What happens next?
Progress made for the nuclear sector but efforts must continue
To date, progress on reducing discharges of radioactive substances has focused on the nuclear sector. This sector accounts for the main inputs to the marine environment of β-emitting radionuclides in the OSPAR area, mostly in Regions II and III. For some radionuclides such as tritium, reduction technologies at an industrial scale are not currently available. OSPAR countries have reduced discharges of specific radioactive substances from the nuclear sector, reported the application of BAT, and determined doses to humans and marine biota. National reporting provides the following evidence:
- Total β-activity discharges (excluding tritium) from the nuclear sector, in particular discharges of 99Tc, have fallen and related concentrations in seawater and biota have decreased in a number of monitoring areas.
- The effect of discharges and concentrations of radioactive substances from the nuclear sector on the overall quality status of the OSPAR area and doses and impacts on humans and biota are considered low.
- In Regions I and II, elevated concentrations of certain radionuclides are mainly due to the transport of these radionuclides by ocean currents.
However, there are currently too few data to show conclusively whether the objective of the Radioactive Substances Strategy for 2020 will be met. Abatement at source is still important, based on the precautionary approach and the principle of prevention, and BAT must continue to be applied and developed to minimise the impact of radioactive discharges.
Progress on the non-nuclear sector cannot yet be assessed
Best estimates suggest that a substantial contribution to the releases of radioactive substances in the OSPAR area is made by the naturally occurring radionuclides discharged with produced water from the offshore oil and gas industry, which is concentrated in Regions II, III and the Norwegian Sea (Region I). Additional discharges from offshore installations result from descaling operations. Inputs to the sea of radioactive substances from medical uses are minor compared to those from the nuclear sector and the offshore oil and gas industry. Collection of data for the non-nuclear sector and the associated indicator radionuclides only began in 2005, so the time series available are too short to assess trends in discharges, concentrations and doses in the marine environment. OSPAR should endeavour to assess the contribution of the non-nuclear sector to the pollution of the OSPAR area by radioactive substances and to identify appropriate management measures for implementation by OSPAR countries.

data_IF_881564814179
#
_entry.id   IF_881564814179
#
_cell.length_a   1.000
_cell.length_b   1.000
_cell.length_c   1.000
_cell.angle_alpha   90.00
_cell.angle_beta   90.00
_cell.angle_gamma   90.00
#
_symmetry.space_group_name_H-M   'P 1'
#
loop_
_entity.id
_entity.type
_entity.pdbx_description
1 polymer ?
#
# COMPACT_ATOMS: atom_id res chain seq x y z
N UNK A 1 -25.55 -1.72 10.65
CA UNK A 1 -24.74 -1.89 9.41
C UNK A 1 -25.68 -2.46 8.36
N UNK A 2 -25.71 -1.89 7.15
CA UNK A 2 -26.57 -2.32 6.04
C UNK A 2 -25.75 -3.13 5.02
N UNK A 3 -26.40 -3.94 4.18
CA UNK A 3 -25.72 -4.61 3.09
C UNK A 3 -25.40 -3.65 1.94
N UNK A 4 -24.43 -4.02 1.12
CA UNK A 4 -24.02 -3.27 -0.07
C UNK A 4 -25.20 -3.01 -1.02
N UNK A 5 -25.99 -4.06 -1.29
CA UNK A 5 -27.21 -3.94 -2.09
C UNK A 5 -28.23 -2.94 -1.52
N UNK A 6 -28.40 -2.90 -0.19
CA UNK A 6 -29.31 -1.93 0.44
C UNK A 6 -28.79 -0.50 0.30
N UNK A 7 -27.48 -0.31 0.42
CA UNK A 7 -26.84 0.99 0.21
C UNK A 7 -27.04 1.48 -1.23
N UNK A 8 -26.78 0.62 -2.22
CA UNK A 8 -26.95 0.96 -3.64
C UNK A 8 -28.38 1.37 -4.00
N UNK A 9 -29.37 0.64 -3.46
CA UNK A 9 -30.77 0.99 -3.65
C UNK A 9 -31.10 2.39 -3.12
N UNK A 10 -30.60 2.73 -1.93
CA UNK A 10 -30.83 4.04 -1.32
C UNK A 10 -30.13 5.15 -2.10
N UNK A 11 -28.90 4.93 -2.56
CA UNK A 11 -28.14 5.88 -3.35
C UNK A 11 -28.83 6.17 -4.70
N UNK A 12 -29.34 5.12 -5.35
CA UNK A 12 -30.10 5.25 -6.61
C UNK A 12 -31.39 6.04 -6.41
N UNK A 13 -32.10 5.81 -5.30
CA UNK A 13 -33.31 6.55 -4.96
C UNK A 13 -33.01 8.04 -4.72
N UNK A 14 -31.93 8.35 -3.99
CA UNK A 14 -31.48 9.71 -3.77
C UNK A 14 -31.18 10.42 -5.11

Evidence base and assessment tools must improve
OSPAR should improve the evidence base and assessment tools for evaluating progress towards the OSPAR objectives for all indicator radionuclides from the nuclear and non-nuclear sectors. OSPAR should achieve this by the following:
- Continue to collect systematically data on discharges and concentrations of the indicator radionuclides.
- Further develop tools to estimate and assess doses to evaluate impacts of discharges on the environment.
- Further develop statistical trend analysis techniques, taking advantage of experience gained in other contexts.
- Develop environmental quality criteria for the protection of the marine environment against adverse effects of radioactive substances.